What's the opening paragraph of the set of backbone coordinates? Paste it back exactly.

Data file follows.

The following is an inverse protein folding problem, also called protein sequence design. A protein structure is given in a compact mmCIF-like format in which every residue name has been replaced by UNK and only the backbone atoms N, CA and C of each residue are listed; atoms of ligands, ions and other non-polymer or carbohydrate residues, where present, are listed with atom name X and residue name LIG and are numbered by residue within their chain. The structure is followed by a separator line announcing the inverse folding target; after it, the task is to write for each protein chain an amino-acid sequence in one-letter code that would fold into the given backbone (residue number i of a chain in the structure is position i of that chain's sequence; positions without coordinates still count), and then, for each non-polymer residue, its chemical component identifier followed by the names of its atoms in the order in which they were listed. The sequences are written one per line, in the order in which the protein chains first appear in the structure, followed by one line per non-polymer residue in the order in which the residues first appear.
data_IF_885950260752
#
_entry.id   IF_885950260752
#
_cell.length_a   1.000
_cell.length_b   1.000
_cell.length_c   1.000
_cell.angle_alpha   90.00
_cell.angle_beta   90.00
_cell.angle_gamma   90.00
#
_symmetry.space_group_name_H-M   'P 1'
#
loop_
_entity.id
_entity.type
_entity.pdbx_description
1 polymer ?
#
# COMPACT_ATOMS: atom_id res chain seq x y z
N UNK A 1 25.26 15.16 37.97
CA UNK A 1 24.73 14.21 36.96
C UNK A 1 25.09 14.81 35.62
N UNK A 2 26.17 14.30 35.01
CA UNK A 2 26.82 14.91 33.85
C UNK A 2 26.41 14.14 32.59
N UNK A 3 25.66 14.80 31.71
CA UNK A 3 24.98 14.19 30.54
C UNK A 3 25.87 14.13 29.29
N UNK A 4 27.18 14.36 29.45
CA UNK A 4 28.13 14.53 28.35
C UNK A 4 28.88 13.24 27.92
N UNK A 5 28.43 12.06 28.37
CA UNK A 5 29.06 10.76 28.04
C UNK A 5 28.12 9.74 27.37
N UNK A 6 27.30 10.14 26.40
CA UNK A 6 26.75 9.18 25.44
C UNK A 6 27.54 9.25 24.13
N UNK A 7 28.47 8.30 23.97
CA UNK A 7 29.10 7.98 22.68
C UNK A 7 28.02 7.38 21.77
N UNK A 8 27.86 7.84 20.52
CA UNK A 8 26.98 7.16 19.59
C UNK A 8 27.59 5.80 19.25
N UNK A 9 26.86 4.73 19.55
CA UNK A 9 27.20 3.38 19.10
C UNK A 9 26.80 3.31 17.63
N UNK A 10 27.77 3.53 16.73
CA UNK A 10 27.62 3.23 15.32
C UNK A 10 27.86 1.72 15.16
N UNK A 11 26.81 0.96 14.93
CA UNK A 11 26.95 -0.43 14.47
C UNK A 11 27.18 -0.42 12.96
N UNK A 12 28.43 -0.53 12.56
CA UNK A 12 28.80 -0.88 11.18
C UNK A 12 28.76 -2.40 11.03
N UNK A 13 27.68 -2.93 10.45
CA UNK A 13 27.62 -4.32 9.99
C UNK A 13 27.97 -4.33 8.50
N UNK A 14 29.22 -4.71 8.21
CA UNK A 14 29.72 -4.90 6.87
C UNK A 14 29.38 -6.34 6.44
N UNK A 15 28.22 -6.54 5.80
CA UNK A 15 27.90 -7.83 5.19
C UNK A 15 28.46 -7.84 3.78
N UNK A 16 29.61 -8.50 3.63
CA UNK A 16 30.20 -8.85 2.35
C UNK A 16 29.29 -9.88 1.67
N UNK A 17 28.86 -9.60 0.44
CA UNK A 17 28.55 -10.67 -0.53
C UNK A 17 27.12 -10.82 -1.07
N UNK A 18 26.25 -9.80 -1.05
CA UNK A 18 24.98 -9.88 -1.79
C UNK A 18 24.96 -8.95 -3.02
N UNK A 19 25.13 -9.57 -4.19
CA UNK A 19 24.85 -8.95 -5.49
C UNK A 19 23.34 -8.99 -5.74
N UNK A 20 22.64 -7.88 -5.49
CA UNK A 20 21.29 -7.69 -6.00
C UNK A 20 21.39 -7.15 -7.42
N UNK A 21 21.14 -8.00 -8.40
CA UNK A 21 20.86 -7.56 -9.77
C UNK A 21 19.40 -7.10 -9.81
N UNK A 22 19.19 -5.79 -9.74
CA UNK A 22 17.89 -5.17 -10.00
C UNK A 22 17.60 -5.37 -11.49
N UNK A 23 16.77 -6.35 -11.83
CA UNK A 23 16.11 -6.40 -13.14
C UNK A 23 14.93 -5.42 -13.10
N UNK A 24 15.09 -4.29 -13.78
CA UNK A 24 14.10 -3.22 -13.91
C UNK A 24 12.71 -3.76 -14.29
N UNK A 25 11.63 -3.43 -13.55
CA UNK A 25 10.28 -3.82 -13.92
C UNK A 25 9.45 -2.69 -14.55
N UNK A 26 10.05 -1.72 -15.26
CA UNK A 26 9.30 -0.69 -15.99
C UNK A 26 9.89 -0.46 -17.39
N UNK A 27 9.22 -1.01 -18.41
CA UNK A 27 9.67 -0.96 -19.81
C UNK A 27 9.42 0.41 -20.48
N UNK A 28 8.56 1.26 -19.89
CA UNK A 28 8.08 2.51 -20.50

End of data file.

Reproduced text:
The following is an inverse protein folding problem, also called protein sequence design. A protein structure is given in a compact mmCIF-like format in which every residue name has been replaced by UNK and only the backbone atoms N, CA and C of each residue are listed; atoms of ligands, ions and other non-polymer or carbohydrate residues, where present, are listed with atom name X and residue name LIG and are numbered by residue within their chain. The structure is followed by a separator line announcing the inverse folding target; after it, the task is to write for each protein chain an amino-acid sequence in one-letter code that would fold into the given backbone (residue number i of a chain in the structure is position i of that chain's sequence; positions without coordinates still count), and then, for each non-polymer residue, its chemical component identifier followed by the names of its atoms in the order in which they were listed. The sequences are written one per line, in the order in which the protein chains first appear in the structure, followed by one line per non-polymer residue in the order in which the residues first appear.